While Dad and I were never close, I was still too young at the time of his death in 1962 to learn much about his life. I do know that his marriage to my mother was his second, and that it was his first family that had kept him out of the First World War. Dad’s first wife bore him their first child – a son – in 1913, then another two sons and one daughter. I suspect that it was Dad’s remorse about staying at home the first time round that led him to volunteer for service at the beginning of the Second World War. Many young men lied and put their age up in order to enlist, whereas my father pretended he was younger than he actually was.

We three boys knew that Dad had children from a prior marriage: this was not something that was hidden from us. When we were small, I vaguely remember his son Lloyd visiting us with his wife and children. These half-siblings were very much older than us and we treated them more like uncles and aunts. I have stronger memories of Dad’s daughter, Jean, whom we called Aunty Jean.

When she came around, she would say, ‘Got a kiss for your Aunty Jean!’ At the age of seven or eight, kissing ‘aunties’ was not high on my priority list.

Dad served as a soldier in the Middle East, but he was invalided out in about 1942. I know nothing of these details. By that time, he was an alcoholic. There was an eighteen-year age gap between my parents: Dad was born in 1890 and Mum in 1908. They married in Melbourne on 6 June 1943. Although I know little about how they met, both came to the union with some personal baggage. It is fair to say that theirs was not a happy relationship.

It is said that the effects of war flow down to the succeeding generations, and my brothers and I saw the truth of that. Dad’s violence consisted of swearing at and pushing Mum, sometimes knocking her to the floor. I was terrified, especially as a toddler and small child. To make things worse, I couldn’t see what was going on. These memories remain distressing for me, ghosts on which I do not care to dwell.

Although I don’t remember it in great detail because I was barely three years old, my brothers used to talk about one occasion when my father took an axe to one of the bedroom doors and we all fled to a neighbour’s house. The police were called, although in those days perpetrators of domestic violence were generally let off with a warning. This saga was told and retold over the years among us three brothers as though it were some sort of classic rescue folktale.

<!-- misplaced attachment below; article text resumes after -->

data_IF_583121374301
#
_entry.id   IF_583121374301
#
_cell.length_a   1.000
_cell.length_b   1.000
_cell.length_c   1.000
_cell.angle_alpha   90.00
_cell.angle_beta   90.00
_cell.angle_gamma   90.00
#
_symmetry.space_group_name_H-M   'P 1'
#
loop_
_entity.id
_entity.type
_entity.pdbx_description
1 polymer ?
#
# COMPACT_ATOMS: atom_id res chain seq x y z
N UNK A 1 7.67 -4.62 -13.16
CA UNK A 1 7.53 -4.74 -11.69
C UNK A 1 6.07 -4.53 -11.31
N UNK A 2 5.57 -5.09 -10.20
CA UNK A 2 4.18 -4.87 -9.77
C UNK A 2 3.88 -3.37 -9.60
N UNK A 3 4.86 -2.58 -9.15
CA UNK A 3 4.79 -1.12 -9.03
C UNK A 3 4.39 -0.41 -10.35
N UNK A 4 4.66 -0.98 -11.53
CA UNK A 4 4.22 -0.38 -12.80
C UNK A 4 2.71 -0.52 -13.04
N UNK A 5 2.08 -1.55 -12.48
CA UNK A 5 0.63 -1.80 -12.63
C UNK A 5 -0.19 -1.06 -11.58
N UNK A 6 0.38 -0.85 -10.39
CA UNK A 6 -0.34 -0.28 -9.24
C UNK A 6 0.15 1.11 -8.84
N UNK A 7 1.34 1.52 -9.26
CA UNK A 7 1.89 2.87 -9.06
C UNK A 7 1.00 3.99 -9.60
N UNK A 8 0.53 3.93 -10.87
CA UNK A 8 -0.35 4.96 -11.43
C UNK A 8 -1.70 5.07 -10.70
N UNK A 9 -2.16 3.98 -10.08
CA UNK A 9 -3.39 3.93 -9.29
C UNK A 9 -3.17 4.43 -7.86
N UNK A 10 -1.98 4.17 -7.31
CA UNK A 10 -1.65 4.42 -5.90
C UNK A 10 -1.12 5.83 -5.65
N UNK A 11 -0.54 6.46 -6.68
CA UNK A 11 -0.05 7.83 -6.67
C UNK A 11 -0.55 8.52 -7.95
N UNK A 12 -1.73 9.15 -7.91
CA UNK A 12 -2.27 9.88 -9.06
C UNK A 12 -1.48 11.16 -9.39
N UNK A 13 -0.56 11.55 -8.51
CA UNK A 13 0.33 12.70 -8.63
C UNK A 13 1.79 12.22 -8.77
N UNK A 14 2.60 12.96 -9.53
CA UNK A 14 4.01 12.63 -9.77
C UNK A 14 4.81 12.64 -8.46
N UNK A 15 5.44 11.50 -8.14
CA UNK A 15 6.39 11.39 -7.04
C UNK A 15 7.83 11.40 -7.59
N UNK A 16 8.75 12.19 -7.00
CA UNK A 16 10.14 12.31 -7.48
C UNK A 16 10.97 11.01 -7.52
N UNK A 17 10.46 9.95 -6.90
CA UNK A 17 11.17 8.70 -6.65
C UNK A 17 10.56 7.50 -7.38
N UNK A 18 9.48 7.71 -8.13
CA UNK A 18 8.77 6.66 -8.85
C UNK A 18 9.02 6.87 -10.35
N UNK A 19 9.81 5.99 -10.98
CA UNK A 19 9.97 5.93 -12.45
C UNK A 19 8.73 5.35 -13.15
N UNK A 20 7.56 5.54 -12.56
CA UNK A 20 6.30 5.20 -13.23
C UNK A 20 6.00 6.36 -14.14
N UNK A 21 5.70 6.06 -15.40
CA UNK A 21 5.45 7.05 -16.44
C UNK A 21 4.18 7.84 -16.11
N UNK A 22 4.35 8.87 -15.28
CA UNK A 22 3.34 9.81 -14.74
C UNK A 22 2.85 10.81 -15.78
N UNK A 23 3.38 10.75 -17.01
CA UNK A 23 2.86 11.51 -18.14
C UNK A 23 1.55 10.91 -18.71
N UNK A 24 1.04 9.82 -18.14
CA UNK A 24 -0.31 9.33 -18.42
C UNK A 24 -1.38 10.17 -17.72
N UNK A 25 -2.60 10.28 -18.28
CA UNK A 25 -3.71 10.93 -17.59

I do remember, when I was about six, pushing Dad on his legs and telling him not to hit Mum. But he just swatted me away, in what for him was a reasonably gentle fashion.

As I sit here, the memories come flooding back. I recall feeling the bruises on Mum’s elbow after he pushed her over. I remember touching the part of Mum’s scalp where Dad had pulled out a hunk of her fine hair. Clearly he was suffering from post-traumatic stress disorder caused by his military service in the war, for which he never sought or received help, but of course that is hardly an excuse for his behaviour.

In those days, domestic violence was swept under the carpet. I am sure that our neighbours knew that Dad was violent towards Mum. However, it was an unwritten convention in that era that what went on behind closed doors was not interfered with or even discussed. As we grew older my father’s health declined and he was less capable of violent behaviour.

Mum had known several blind people before I came along, which helped her cope more easily than my father with the challenges I faced. She insisted on me behaving ‘normally’-for example, she would scold me if I raised my voice unnecessarily to be understood. This is what many blind people do, making them rather noisy to be around. Mum made it clear that I had to learn to survive and to thrive in a world of sighted people.

I hear you wondering, ‘When did you realise that not being able to see made you different from others?’ I don’t quite know how to answer this question. I must have had some knowledge, even before the age of two, that I could not do some things that others were able to do. To begin with, ‘they’ had something that prevented them from falling over, while I fell over far too often.

One memory stands out for me. Just before the coronation of Queen Elizabeth II in 1953, when I was four years old, Mum was reading a story to us three boys. She was explaining the pictures to Ted and Max; I think the pictures may have been of jewels or crowns or the pageant – I don’t quite remember. I put up my hands to touch the book, but of course I couldn’t feel the picture. Mum said, ‘Remember, darling, that you can’t see – so you can’t see the pictures in this book and you can’t see the printed words on its pages.’